Vegetative Plant Description: C. pepo is an annual herb with climbing, creeping, or in some varieties bushy, 5-angled stems up to 15 m long. The shallow root system is branched, growing from a well-developed taproot. The stems are scabrous and setose, branching, often rooting at the nodes. The petioles are setose, grooved, 6-24 cm long, and estipulate. The plant bears tendrils borne at 90 degrees to the leaf insertion, which are coiled, and 1-6-branched. On bushy plants, tendrils may be poorly developed. The thin leaves are simple, alternate, broadly ovate to deltoid, basally cordate, apically acute, palmately lobed with 5-7 lobes, marginally toothed, scabrous, palmately veined, 20-30 cm long, and 10-35 cm broad (2,5,8,12,15,16).
Climbing Mechanism: C. pepo uses its 1-6-branched tendrils to climb (12,15).
Flower Description: C. pepo is monoecious (unisexual flowers, with male and female on the same plant) and bears solitary actinomorphic flowers (~ 10 cm across) that produce nectar. The calyx is campanulate with 5 free sepals; each sepal is linear and 0.9-3 cm long, smaller on pistillate flowers. The yellow corolla is campanulate, 5-parted (occasionally 6-parted) with erect to spreading petals that are apically acute, approximately 5-10 cm long, and ca. 3 cm broad on smaller flowers. Staminate flowers are borne on a 3-20 cm long peduncle, and have 3 stamens with free filaments (~ 1.5 cm long) and connivent twisted anthers (~ 1 cm long). Pistillate flowers are borne on shorter peduncles, only 2-5 cm long, and have an inferior 1-locular globose to cylindrical ovary, and a thick style with 3 bi-lobed stigmas. The peduncle of the developing fruit is hard, slightly bent, expands at the junction of the fruit, and ranges from 5.6 to 15.1 mm in diameter (2,5,10,12,14,15,16).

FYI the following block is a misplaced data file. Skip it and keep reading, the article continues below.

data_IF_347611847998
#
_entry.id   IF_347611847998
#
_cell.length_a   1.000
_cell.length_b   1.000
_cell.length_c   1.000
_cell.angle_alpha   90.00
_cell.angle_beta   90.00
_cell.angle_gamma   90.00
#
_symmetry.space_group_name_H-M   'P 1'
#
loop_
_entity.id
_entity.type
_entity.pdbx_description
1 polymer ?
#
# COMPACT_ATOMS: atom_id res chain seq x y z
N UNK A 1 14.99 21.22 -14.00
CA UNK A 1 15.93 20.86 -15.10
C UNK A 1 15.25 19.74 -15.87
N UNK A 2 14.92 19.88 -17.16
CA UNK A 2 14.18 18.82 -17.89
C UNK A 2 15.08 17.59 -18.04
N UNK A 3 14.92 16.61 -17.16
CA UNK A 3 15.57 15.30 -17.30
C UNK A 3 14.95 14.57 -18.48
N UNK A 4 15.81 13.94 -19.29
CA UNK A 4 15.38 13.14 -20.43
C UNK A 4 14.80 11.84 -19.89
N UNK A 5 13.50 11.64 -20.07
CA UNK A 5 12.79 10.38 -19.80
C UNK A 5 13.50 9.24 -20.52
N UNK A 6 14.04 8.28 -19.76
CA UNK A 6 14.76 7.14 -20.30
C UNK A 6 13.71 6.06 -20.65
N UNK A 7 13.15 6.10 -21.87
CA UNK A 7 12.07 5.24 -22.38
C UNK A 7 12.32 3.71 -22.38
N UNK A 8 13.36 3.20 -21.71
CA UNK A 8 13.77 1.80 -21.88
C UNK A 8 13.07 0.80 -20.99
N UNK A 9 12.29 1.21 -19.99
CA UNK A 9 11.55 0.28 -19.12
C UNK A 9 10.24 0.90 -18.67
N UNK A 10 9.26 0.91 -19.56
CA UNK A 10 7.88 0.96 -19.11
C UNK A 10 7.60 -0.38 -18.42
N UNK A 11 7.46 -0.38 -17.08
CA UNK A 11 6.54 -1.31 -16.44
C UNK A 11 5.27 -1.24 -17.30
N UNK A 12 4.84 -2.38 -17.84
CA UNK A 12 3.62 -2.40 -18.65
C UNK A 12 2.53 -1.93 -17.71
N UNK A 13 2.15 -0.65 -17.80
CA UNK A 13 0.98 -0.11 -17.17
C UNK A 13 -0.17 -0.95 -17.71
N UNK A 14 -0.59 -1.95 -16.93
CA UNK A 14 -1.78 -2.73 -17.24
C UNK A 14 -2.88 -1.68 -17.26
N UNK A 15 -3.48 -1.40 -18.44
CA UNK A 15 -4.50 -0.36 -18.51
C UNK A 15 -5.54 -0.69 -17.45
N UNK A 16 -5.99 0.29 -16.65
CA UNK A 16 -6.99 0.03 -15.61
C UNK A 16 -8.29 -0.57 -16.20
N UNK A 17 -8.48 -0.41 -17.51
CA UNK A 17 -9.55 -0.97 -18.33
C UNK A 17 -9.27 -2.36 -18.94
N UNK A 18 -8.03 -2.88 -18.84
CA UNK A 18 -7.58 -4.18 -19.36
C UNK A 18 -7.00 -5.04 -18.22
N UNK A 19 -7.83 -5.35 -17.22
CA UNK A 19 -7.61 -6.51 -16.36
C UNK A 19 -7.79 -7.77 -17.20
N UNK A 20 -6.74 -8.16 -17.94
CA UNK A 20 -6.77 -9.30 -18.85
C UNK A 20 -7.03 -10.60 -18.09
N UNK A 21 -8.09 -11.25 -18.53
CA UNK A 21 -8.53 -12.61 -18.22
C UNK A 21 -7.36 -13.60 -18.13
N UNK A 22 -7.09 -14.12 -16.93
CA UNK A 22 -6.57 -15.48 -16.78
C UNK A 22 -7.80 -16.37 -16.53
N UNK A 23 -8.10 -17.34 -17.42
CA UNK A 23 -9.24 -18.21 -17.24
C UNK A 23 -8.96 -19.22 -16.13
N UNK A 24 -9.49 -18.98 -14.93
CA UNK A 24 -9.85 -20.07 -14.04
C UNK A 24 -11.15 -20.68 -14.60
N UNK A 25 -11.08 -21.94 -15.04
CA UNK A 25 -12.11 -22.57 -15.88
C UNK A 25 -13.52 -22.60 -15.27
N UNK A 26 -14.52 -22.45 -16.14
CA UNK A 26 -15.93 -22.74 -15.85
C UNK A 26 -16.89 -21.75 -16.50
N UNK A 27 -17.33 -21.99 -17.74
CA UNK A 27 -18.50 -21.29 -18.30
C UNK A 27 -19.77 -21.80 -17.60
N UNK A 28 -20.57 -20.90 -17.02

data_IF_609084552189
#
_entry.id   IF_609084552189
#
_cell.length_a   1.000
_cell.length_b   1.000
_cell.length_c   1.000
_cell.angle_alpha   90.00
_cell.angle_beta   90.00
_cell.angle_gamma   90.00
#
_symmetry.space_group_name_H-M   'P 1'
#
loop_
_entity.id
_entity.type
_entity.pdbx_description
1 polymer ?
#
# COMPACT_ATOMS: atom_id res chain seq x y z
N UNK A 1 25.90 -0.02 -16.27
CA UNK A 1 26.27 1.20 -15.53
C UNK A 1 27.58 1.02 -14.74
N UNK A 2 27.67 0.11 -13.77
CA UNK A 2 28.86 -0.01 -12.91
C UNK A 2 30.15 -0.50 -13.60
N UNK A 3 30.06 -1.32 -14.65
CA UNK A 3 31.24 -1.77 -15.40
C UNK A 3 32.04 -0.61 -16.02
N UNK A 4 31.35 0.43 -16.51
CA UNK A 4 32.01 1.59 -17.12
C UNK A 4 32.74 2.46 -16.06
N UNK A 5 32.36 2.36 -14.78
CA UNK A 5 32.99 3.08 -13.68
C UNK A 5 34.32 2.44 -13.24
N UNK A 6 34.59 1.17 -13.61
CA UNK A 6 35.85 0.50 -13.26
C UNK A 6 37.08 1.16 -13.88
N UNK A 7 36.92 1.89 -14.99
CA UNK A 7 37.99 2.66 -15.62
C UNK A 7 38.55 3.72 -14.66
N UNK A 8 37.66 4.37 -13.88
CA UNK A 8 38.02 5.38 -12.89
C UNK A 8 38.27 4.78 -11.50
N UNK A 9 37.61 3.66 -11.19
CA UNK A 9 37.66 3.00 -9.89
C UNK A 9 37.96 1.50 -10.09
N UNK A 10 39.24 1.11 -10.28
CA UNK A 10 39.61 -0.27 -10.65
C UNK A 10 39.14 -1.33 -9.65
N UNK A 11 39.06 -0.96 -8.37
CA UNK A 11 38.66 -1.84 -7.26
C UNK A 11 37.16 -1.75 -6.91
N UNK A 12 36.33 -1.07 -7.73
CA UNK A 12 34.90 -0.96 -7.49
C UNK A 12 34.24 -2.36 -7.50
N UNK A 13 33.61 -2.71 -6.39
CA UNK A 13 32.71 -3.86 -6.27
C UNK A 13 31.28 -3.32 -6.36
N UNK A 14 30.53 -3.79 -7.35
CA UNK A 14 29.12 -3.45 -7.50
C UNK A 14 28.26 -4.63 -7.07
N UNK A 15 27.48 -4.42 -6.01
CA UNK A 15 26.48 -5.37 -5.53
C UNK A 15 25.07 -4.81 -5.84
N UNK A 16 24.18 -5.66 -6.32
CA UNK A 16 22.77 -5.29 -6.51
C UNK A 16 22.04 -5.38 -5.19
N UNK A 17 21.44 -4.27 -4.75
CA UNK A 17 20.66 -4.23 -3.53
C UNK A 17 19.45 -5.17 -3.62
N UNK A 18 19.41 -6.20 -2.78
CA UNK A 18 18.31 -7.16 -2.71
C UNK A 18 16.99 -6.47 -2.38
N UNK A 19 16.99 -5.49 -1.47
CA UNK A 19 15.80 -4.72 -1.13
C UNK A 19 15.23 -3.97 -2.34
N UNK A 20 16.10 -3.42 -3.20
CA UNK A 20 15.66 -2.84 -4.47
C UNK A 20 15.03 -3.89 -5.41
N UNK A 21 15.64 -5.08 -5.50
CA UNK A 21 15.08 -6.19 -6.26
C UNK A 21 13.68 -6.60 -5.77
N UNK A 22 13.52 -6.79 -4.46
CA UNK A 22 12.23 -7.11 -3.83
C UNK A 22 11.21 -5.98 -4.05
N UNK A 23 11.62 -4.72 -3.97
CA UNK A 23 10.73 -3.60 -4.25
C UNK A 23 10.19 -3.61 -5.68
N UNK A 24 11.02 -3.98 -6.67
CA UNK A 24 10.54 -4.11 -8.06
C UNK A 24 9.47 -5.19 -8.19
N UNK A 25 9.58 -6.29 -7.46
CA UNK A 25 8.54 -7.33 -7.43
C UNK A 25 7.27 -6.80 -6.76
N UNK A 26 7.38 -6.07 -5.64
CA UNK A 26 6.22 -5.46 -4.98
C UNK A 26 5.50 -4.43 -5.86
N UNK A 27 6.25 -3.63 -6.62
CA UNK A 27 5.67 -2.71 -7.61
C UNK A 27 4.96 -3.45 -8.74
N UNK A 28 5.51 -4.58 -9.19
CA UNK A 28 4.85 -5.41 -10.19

Pollinator: Both male and female flowers produce nectar to attract wild bees, including the squash bee (Peponapis pruinosa), honey bees, bumble bees, wasps, and other insects that can pollinate the flowers. The plants are self-compatible, and the pollen does not remain viable for long and must reach a stigma within a few hours after anthesis to produce a pollen tube (10,12,13).
Fruit Type and Description: C. pepo fruits are technically berries, and are highly variable in shape, color, and size. The shape can be oval, cylindrical, flattened, globular, scalloped, fusiform, and/or tapering to a curved or straight neck on one or both ends. They can be up to 5 times longer than wide. The skin can be smooth, warty, wrinkled, furrowed, or/and have shallow to deep longitudinal ridges. Often there is more than one color to the soft to hard skin: white, yellow, light to dark green, nearly black, cream, and/or orange. The flesh is also variable in color (white, yellow, orange) and thickness. The fruit varies from 30 g to 50 kg, and each fruit bears few to numerous seeds (5,12,15,17).
Seed Description: The seeds of C. pepo are variable in size. Specimens in Florida range from about 6.9 to 15.6 mm long and 4.2 to 8.4 mm broad. Seeds collected from archaeological sites that are longer than 11 mm are considered to be derived from domesticated populations (14).